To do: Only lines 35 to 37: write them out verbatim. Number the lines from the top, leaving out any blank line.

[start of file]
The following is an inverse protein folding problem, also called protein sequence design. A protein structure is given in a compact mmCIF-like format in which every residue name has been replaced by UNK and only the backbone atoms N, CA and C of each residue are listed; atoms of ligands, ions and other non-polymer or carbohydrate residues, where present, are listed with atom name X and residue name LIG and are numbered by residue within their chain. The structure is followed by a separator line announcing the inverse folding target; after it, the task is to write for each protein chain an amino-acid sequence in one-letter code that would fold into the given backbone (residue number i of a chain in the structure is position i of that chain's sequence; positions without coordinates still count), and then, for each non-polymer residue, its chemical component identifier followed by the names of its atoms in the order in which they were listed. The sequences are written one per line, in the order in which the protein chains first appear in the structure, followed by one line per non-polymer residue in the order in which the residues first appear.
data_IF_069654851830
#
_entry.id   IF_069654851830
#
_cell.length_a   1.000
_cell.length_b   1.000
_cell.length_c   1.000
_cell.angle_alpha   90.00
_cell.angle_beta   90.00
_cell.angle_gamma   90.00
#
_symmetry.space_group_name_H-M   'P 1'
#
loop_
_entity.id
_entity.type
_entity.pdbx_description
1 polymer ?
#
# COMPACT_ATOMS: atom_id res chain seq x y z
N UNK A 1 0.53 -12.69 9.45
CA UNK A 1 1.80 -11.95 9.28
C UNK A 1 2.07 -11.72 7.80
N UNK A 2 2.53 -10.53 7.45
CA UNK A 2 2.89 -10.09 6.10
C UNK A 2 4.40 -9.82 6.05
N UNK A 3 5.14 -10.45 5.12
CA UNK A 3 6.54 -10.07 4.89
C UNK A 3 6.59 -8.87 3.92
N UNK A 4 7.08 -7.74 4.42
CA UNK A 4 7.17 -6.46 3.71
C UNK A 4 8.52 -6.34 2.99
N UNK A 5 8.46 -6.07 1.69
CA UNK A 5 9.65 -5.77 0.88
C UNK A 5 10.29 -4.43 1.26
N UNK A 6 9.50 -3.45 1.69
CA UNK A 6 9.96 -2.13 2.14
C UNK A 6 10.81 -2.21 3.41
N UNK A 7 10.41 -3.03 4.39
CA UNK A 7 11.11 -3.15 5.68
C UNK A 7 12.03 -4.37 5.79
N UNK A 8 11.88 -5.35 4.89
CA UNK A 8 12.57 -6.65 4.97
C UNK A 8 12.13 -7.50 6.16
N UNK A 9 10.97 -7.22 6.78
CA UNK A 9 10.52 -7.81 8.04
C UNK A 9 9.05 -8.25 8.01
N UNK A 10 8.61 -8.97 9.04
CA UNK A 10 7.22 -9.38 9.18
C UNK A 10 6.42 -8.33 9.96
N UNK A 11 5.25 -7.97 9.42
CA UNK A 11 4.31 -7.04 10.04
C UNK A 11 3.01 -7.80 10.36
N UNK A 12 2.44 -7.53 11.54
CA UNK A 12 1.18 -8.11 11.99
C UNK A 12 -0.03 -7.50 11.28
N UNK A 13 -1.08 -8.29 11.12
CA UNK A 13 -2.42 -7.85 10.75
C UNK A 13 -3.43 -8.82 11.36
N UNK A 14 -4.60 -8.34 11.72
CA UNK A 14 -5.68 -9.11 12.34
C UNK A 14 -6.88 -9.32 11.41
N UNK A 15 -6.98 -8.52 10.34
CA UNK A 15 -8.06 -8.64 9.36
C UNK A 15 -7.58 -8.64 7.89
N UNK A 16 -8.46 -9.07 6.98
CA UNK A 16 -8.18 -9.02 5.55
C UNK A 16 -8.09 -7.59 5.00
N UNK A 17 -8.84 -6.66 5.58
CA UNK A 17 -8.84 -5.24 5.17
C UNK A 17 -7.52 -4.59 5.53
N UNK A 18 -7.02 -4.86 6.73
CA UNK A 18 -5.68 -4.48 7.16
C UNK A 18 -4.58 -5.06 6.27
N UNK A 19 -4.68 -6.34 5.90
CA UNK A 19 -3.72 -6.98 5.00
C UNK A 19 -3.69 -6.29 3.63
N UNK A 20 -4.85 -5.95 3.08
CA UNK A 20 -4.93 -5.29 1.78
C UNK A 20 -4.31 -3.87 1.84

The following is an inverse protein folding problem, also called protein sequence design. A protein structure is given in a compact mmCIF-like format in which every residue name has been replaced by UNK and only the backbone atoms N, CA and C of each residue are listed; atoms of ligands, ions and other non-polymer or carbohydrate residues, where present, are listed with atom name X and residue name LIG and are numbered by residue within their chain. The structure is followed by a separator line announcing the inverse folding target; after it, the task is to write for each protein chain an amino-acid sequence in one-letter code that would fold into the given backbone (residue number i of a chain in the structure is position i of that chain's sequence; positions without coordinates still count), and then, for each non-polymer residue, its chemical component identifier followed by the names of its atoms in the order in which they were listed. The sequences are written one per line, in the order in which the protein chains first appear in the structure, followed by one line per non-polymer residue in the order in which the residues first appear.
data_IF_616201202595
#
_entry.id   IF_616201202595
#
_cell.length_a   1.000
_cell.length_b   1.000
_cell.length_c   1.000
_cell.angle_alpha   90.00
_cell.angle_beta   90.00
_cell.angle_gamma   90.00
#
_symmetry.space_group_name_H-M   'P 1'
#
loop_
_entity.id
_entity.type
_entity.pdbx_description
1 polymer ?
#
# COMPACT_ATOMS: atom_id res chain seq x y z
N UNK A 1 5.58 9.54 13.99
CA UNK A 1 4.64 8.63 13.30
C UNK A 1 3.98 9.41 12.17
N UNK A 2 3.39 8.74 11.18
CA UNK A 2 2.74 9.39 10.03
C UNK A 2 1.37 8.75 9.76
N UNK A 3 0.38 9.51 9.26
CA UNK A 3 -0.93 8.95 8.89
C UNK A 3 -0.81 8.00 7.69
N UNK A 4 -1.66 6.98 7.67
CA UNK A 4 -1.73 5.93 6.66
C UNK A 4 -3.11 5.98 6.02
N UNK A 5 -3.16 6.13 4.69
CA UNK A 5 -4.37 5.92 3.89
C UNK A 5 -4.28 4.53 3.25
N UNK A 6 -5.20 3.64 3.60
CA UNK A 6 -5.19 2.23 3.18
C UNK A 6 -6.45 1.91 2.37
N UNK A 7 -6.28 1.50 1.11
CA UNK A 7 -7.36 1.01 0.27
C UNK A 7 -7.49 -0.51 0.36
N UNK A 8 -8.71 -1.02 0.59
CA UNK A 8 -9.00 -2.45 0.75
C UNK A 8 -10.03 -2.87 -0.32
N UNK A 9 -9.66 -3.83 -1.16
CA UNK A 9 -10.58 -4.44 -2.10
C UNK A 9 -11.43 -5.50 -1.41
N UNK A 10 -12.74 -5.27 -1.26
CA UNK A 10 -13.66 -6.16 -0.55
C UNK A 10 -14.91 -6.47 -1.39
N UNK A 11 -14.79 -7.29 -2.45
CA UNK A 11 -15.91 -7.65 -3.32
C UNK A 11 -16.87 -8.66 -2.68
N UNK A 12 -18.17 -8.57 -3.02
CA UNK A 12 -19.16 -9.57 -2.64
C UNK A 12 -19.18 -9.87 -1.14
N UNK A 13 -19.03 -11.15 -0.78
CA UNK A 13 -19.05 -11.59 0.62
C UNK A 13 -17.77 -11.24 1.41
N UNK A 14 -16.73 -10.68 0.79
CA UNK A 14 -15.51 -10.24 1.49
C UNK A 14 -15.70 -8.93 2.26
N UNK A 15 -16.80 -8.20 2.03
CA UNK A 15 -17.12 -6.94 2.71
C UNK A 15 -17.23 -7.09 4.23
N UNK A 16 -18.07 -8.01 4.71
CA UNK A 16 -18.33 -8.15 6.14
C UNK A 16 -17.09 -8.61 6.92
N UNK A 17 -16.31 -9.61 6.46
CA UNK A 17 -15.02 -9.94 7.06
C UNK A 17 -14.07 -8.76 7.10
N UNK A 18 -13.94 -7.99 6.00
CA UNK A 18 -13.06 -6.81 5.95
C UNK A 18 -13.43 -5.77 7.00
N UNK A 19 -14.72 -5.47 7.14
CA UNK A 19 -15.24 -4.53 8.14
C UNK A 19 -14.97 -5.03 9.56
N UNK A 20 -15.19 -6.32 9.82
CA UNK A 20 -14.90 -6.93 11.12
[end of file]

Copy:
CA UNK A 5 9.65 -5.77 0.88
C UNK A 5 10.29 -4.43 1.26
N UNK A 6 9.50 -3.45 1.69